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There is a bizarre threat out there, especially if you live in year-round warmer climate regions. That threat is from a creature that is only a few millimeters long. It’s reddish in color and has six legs and there’s enough of them out there to shut down chemical plants.
They’re known by several names: Rasberry ants, crazy ants and Tawny crazy ants. They got the name Rasberry after an exterminator named Tom Rasberry, who first noticed their increasing numbers in the state of Texas back in 2002. They’re tiny and don’t bite, but they are weird, remarkable and very pesky creatures.
They are thought to have originally come from South America. They are about 3.2mm in length and covered in tiny reddish hairs. They like to live under stones and debris and don’t have centralized nests or colonies. They also secrete formic acid and are the first creatures who seem to be able to counteract Red Fire Ant venom. A crazy ant, upon being stung by a fire ant, will cover itself with formic acid and then resume fighting – neutralizing the venom. How and why this happens is still unknown.
They are known as crazy ants because of their behavior. They are often seen running crazily and without pattern around kitchen floors and other areas. They are called Tawny because of their reddish-brown coloring.
They can bite, but do not sting. They are so tiny that bites do not cause harm to people.
The problem is that Rasberry ants invade by the millions. They were first identified in Texas in 2002 and quickly spread. Now they are found in dozens of counties around the state with reports of more in Louisiana, Florida, Georgia and Mississippi.
Rasberry ants take over. They are known to destroy beehives by invading them in such great numbers they kill the bees. They have been known to suffocate baby birds, like chicks, in coops. In South America, there have been stories of them entering the nasal passages of chickens and suffocating them that way.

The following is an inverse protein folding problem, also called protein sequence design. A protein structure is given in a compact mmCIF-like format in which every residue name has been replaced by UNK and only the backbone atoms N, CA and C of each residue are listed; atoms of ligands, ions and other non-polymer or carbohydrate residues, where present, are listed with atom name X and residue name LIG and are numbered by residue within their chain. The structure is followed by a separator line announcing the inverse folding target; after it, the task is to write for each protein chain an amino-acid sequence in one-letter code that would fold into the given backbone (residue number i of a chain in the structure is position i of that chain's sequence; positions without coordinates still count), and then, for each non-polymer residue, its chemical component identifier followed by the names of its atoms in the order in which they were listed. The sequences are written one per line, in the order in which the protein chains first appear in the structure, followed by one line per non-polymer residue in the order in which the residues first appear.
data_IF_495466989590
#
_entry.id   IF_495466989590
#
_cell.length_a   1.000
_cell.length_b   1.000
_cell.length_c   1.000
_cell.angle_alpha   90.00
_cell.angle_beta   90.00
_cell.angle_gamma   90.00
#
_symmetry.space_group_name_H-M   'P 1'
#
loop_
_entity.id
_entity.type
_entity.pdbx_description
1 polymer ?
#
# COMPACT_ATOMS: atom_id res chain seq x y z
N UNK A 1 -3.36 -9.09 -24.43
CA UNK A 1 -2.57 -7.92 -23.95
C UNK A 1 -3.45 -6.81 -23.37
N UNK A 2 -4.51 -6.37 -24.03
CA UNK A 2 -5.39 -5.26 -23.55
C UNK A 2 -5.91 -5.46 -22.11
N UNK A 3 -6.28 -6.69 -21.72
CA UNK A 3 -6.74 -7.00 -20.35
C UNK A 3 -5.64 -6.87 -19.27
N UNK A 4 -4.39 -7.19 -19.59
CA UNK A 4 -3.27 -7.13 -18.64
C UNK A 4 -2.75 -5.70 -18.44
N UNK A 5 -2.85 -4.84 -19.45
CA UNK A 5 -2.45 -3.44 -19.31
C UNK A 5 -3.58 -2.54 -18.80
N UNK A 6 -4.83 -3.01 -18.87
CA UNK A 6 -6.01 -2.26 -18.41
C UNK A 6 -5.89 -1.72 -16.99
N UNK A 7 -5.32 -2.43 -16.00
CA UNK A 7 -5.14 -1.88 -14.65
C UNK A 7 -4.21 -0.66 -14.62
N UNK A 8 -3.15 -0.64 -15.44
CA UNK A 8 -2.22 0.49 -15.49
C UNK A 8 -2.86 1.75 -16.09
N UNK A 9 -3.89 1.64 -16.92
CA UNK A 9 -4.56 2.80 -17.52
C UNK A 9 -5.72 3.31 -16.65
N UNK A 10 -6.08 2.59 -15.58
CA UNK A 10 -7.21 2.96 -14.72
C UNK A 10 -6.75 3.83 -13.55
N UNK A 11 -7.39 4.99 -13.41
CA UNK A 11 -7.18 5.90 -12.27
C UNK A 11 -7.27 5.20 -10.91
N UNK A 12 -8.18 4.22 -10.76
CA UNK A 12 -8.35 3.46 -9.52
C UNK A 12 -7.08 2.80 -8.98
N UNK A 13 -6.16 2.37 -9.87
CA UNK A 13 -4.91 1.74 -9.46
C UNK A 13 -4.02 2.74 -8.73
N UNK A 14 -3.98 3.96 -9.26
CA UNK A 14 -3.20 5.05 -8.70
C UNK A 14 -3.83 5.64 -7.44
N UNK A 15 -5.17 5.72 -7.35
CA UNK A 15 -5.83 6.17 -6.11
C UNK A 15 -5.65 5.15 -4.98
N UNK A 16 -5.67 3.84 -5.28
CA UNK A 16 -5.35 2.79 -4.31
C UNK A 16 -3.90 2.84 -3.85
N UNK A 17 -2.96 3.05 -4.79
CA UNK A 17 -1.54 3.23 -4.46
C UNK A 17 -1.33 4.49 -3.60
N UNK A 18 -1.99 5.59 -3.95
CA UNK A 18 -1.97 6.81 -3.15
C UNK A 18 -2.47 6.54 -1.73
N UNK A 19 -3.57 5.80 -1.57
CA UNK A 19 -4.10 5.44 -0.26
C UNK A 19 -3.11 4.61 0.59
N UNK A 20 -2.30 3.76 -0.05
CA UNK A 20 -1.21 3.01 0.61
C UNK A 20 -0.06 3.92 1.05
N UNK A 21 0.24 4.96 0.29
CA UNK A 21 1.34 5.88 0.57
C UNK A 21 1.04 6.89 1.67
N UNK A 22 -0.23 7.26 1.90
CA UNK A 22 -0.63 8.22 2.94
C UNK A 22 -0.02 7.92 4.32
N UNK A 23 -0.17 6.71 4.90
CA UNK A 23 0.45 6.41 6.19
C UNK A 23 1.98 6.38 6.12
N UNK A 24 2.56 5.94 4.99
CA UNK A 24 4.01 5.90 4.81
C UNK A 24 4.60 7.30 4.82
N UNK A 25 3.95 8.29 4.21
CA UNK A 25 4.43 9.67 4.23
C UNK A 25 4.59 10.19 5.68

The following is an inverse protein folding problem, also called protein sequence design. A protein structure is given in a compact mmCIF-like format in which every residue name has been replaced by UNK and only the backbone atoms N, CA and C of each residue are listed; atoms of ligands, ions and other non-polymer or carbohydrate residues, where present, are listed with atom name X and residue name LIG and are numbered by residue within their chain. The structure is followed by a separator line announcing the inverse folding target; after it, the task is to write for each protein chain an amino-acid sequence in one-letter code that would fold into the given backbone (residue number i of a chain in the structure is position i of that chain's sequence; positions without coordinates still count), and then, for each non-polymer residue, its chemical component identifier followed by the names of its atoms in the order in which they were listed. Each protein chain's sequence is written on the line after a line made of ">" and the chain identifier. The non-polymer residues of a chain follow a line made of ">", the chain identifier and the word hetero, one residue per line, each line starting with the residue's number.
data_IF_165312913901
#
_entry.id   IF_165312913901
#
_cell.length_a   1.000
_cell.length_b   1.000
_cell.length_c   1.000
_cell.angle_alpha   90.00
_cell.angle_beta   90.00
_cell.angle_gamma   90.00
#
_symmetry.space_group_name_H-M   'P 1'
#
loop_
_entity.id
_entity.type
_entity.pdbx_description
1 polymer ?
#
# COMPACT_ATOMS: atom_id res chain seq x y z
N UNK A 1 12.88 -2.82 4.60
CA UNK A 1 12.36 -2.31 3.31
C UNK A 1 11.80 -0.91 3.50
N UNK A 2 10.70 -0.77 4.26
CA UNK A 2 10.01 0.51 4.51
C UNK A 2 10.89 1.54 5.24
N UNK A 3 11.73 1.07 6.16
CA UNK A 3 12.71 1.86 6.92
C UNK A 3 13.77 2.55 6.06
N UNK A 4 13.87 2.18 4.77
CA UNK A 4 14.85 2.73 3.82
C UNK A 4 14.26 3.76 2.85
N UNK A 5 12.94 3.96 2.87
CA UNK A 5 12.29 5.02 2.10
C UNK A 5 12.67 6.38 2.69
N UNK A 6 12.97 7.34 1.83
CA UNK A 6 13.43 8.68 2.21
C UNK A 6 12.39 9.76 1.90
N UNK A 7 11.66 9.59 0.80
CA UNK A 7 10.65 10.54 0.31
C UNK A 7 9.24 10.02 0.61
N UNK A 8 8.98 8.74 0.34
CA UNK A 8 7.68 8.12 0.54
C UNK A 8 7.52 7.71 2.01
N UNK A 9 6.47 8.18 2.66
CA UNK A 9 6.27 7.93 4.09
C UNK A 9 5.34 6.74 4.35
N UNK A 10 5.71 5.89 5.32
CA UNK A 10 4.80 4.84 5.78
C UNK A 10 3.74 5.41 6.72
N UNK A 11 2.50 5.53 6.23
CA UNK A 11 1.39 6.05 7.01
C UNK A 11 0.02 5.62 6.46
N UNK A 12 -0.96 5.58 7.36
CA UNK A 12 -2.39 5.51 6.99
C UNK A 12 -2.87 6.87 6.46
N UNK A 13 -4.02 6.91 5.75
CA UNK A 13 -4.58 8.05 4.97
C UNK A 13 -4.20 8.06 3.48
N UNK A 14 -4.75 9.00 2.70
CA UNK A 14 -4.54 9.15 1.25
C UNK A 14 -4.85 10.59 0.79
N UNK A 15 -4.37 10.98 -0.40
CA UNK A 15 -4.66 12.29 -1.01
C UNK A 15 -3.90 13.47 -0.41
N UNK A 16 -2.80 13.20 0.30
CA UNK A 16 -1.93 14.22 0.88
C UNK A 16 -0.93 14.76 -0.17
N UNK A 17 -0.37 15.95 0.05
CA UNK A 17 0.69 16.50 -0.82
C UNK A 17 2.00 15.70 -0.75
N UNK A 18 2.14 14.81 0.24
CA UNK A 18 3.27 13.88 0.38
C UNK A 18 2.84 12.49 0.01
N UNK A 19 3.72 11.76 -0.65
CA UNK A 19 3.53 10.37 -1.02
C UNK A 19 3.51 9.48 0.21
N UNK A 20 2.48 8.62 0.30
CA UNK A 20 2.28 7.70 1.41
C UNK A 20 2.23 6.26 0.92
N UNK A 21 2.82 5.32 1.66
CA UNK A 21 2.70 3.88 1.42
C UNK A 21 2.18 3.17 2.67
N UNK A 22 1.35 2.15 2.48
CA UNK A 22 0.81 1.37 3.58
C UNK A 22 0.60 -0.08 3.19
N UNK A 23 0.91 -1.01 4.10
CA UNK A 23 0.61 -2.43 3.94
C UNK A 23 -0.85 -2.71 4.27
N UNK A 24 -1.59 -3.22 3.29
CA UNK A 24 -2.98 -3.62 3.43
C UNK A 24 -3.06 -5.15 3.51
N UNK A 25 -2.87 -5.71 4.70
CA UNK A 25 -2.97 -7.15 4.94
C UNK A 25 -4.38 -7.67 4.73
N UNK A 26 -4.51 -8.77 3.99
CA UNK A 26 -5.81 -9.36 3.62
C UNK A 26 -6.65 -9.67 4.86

Reports from those in Texas who have found them around their buildings say they pile up, sometimes feet deep, around doorways and walls. Often reports say that it looks like a truck has spilled coffee grounds around a building, when they are actually the bodies of dead crazy ants. They die off by the thousands, but just come back in larger numbers.
In addition to this behavior, the Rasberry ants have another quirk that makes them stand out from the rest of the ant world.
Rasberry ants infest electronic devices in huge numbers. In fact, they infest in such large numbers that the often create a current that causes the electronics to short out. Devices like TVs, air conditioning units, laptops and computers can become infested with thousands upon thousands of ants like something out of a horror movie.
Rasberry ants are not alone in this. Often ants check out electronics because they’re warm and ants like to find warm places to nest. However, no other ant seems to have the affinity for electronics like the Rasberry ant.
Exactly why these ants prefer electronics remains a mystery. One theory is that the warmth is the attractant. However, some scientists have suggested that Rasberry ants may be attracted to the electricity and electromagnetic fields that the wires produce.
Sometimes so many ants can group together and enter electronics that they have been known to shut down entire plants. The strange thing about them is that when they are removed, they often return to the exact same place in even greater numbers that before.
A New York Times article cites a Cornell University study that estimates Rasberry crazy ants cost the country $120 billion a year. In 2012, the U.S. government spent $2.2 billion trying to control them and their spread. The exact number of total damage they might cause is unknown.
Rasberry ants now join the ranks of other invasive insects that have become problems in the U.S. in recent years such as Africanized Honey Bees, Brown Marmorated Stink Bugs and giant African land snails.